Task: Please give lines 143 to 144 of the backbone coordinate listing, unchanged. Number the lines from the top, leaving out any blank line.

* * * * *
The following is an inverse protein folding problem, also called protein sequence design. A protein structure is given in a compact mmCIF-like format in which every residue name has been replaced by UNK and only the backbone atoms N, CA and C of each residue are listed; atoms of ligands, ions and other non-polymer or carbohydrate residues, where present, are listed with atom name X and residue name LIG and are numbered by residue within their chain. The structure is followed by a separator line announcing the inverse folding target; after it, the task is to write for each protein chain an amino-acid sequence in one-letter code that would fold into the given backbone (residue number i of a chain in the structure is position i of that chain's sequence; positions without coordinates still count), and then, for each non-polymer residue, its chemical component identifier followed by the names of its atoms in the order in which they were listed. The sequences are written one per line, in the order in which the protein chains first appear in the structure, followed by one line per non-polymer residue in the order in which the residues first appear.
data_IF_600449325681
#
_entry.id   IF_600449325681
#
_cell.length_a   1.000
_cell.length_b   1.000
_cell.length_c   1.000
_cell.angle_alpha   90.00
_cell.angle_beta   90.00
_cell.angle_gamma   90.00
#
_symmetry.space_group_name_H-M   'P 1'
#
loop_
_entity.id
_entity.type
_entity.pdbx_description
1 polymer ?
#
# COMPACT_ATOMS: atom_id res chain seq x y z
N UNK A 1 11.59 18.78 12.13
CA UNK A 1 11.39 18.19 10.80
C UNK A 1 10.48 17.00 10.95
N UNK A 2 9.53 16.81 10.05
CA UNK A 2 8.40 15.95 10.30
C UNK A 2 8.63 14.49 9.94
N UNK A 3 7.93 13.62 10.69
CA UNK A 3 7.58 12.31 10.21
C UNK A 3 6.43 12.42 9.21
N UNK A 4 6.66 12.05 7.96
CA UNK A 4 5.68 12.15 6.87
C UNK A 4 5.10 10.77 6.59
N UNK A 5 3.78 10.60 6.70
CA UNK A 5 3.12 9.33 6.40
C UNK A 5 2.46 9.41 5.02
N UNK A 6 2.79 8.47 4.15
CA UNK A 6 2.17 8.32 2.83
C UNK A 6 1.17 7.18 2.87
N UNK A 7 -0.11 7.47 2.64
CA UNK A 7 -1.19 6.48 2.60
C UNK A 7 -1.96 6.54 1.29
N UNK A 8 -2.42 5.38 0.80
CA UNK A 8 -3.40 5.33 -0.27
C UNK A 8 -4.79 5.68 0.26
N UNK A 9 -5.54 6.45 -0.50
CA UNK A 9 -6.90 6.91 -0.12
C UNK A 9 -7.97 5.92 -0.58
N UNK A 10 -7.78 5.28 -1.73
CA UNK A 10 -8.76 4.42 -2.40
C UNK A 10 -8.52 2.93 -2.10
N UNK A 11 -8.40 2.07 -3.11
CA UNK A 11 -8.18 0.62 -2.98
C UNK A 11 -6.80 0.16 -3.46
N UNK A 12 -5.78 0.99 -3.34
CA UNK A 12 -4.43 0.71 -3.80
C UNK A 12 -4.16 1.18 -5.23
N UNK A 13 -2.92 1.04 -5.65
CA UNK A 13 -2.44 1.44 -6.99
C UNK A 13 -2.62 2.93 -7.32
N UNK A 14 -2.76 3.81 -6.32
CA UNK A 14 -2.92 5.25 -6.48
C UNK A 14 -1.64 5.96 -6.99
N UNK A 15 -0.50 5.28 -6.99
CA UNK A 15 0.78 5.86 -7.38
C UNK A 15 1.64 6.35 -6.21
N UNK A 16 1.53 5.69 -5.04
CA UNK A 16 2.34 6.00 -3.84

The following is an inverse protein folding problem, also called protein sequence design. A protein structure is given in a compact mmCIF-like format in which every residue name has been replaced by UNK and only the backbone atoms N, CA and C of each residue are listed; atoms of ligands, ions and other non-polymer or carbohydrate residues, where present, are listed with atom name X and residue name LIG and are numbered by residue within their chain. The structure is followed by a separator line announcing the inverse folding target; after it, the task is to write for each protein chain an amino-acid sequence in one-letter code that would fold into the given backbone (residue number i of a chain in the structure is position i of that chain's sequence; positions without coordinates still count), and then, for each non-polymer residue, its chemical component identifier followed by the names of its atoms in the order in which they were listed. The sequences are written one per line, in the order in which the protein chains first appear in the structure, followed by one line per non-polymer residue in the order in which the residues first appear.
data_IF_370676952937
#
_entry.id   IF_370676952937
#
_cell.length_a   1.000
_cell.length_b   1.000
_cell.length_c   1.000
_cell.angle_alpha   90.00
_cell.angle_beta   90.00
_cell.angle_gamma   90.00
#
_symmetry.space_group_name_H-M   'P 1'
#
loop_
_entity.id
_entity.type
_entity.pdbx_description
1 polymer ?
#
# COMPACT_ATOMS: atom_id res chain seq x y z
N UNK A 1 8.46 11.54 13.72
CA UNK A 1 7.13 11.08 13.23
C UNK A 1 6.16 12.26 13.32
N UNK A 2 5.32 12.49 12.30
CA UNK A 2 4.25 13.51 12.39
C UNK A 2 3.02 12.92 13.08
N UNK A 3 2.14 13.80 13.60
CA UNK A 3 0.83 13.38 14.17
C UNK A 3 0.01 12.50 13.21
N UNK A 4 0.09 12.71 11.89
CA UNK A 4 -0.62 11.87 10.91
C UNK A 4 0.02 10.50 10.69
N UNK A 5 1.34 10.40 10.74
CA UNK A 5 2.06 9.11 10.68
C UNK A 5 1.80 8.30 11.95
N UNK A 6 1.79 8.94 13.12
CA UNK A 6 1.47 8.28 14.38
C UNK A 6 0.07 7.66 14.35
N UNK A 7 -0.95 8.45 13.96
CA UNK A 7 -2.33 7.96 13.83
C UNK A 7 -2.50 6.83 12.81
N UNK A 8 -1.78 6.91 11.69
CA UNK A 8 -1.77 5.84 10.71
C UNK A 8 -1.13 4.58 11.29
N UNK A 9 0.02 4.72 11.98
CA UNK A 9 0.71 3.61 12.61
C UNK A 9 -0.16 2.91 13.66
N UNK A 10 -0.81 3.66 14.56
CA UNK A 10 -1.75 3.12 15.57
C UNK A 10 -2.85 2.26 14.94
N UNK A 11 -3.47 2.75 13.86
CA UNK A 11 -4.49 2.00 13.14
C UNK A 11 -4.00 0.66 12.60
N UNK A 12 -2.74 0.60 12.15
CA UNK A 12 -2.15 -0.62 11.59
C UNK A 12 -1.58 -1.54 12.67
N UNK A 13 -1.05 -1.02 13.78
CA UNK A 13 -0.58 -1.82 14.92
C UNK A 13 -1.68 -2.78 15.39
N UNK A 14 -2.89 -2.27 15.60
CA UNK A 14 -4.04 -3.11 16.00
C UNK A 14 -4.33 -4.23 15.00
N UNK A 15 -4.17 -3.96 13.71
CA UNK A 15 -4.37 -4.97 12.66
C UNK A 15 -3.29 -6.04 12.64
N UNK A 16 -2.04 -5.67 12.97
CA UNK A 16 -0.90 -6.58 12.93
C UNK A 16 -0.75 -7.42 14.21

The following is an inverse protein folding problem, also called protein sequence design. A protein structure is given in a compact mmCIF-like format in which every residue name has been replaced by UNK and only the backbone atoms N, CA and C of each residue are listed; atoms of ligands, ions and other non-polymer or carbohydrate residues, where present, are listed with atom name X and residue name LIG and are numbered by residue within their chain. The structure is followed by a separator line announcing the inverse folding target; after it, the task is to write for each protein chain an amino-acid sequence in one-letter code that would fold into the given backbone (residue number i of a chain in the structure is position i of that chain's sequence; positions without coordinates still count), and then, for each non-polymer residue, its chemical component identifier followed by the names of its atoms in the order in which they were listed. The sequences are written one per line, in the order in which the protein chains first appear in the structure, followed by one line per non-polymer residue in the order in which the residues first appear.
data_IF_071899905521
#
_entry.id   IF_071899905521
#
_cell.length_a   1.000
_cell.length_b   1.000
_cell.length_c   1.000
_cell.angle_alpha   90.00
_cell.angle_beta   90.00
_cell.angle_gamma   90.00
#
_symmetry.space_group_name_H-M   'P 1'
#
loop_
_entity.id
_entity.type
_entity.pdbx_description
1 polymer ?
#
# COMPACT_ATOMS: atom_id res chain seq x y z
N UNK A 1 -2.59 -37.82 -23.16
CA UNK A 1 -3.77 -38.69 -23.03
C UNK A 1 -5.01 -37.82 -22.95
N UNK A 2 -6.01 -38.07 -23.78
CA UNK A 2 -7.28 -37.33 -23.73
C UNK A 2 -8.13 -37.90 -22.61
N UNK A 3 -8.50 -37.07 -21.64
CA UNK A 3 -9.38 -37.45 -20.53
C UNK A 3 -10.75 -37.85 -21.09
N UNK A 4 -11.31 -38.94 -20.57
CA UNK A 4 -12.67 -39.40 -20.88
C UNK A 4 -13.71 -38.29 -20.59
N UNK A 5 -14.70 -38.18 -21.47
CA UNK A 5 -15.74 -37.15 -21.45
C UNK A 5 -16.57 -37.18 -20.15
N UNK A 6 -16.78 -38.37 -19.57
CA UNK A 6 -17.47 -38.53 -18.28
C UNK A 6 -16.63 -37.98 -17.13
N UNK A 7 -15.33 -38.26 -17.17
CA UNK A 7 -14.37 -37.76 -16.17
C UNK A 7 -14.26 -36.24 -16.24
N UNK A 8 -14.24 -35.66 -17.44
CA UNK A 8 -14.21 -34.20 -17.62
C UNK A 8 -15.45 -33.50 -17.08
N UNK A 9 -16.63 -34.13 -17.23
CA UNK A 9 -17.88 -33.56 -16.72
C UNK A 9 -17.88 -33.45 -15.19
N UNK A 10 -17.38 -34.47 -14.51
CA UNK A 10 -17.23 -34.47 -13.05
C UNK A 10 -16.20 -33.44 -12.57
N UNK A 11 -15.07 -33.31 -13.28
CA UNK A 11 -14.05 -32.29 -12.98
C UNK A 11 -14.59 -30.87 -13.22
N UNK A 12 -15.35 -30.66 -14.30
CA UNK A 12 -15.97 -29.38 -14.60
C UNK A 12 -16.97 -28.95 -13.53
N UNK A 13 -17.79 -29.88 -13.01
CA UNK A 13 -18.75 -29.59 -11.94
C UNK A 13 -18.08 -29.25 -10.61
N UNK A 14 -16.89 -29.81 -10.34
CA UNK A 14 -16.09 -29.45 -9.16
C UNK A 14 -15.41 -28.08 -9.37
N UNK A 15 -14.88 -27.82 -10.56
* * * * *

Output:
_cell.length_a   1.000
_cell.length_b   1.000